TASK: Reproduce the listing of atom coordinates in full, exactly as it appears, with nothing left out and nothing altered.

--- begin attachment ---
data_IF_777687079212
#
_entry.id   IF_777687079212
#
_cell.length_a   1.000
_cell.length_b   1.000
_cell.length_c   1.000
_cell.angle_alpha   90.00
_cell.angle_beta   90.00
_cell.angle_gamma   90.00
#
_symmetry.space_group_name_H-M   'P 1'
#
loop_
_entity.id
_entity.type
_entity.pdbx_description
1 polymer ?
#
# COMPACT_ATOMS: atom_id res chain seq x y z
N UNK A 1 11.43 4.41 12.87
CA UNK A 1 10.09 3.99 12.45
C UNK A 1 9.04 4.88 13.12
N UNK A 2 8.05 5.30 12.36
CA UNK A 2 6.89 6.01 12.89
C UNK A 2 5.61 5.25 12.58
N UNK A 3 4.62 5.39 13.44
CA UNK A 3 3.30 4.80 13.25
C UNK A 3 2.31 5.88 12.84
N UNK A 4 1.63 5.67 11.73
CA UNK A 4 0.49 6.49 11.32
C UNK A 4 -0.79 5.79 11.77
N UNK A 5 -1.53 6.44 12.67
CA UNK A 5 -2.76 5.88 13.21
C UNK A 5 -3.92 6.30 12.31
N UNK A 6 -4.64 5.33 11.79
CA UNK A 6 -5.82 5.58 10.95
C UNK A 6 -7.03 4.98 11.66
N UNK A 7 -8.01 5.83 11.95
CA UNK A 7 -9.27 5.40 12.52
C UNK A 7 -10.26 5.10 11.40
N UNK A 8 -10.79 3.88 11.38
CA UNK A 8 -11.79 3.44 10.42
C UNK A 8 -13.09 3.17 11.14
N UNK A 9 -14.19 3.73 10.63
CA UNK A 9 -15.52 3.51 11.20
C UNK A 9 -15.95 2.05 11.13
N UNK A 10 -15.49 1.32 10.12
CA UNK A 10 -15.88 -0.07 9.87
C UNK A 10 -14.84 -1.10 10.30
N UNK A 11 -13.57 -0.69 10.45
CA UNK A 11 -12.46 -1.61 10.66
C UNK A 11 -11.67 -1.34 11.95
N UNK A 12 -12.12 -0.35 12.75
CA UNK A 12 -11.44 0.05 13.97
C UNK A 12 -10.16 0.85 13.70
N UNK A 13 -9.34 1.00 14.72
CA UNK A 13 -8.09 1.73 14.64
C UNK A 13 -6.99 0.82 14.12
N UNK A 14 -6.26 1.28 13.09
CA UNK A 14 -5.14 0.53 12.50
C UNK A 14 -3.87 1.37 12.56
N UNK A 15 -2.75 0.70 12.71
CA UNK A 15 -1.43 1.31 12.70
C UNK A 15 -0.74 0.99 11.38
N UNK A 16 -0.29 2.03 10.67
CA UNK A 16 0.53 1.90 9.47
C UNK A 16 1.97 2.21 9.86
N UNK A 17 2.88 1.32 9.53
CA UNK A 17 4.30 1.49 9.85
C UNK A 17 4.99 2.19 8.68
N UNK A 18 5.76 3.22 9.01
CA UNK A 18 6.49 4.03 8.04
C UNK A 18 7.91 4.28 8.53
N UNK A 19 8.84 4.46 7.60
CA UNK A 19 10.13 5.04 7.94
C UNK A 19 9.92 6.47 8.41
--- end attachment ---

data_IF_777687079212
#
_entry.id   IF_777687079212
#
_cell.length_a   1.000
_cell.length_b   1.000
_cell.length_c   1.000
_cell.angle_alpha   90.00
_cell.angle_beta   90.00
_cell.angle_gamma   90.00
#
_symmetry.space_group_name_H-M   'P 1'
#
loop_
_entity.id
_entity.type
_entity.pdbx_description
1 polymer ?
#
# COMPACT_ATOMS: atom_id res chain seq x y z
N UNK A 1 11.43 4.41 12.87
CA UNK A 1 10.09 3.99 12.45
C UNK A 1 9.04 4.88 13.12
N UNK A 2 8.05 5.30 12.36
CA UNK A 2 6.89 6.01 12.89
C UNK A 2 5.61 5.25 12.58
N UNK A 3 4.62 5.39 13.44
CA UNK A 3 3.30 4.80 13.25
C UNK A 3 2.31 5.88 12.84
N UNK A 4 1.63 5.67 11.73
CA UNK A 4 0.49 6.49 11.32
C UNK A 4 -0.79 5.79 11.77
N UNK A 5 -1.53 6.44 12.67
CA UNK A 5 -2.76 5.88 13.21
C UNK A 5 -3.92 6.30 12.31
N UNK A 6 -4.64 5.33 11.79
CA UNK A 6 -5.82 5.58 10.95
C UNK A 6 -7.03 4.98 11.66
N UNK A 7 -8.01 5.83 11.95
CA UNK A 7 -9.27 5.40 12.52
C UNK A 7 -10.26 5.10 11.40
N UNK A 8 -10.79 3.88 11.38
CA UNK A 8 -11.79 3.44 10.42
C UNK A 8 -13.09 3.17 11.14
N UNK A 9 -14.19 3.73 10.63
CA UNK A 9 -15.52 3.51 11.20
C UNK A 9 -15.95 2.05 11.13
N UNK A 10 -15.49 1.32 10.12
CA UNK A 10 -15.88 -0.07 9.87
C UNK A 10 -14.84 -1.10 10.30
N UNK A 11 -13.57 -0.69 10.45
CA UNK A 11 -12.46 -1.61 10.66
C UNK A 11 -11.67 -1.34 11.95
N UNK A 12 -12.12 -0.35 12.75
CA UNK A 12 -11.44 0.05 13.97
C UNK A 12 -10.16 0.85 13.70
N UNK A 13 -9.34 1.00 14.72
CA UNK A 13 -8.09 1.73 14.64
C UNK A 13 -6.99 0.82 14.12
N UNK A 14 -6.26 1.28 13.09
CA UNK A 14 -5.14 0.53 12.50
C UNK A 14 -3.87 1.37 12.56
N UNK A 15 -2.75 0.70 12.71
CA UNK A 15 -1.43 1.31 12.70
C UNK A 15 -0.74 0.99 11.38
N UNK A 16 -0.29 2.03 10.67
CA UNK A 16 0.53 1.90 9.47
C UNK A 16 1.97 2.21 9.86
N UNK A 17 2.88 1.32 9.53
CA UNK A 17 4.30 1.49 9.85
C UNK A 17 4.99 2.19 8.68
N UNK A 18 5.76 3.22 9.01
CA UNK A 18 6.49 4.03 8.04
C UNK A 18 7.91 4.28 8.53
N UNK A 19 8.84 4.46 7.60
CA UNK A 19 10.13 5.04 7.94
C UNK A 19 9.92 6.47 8.41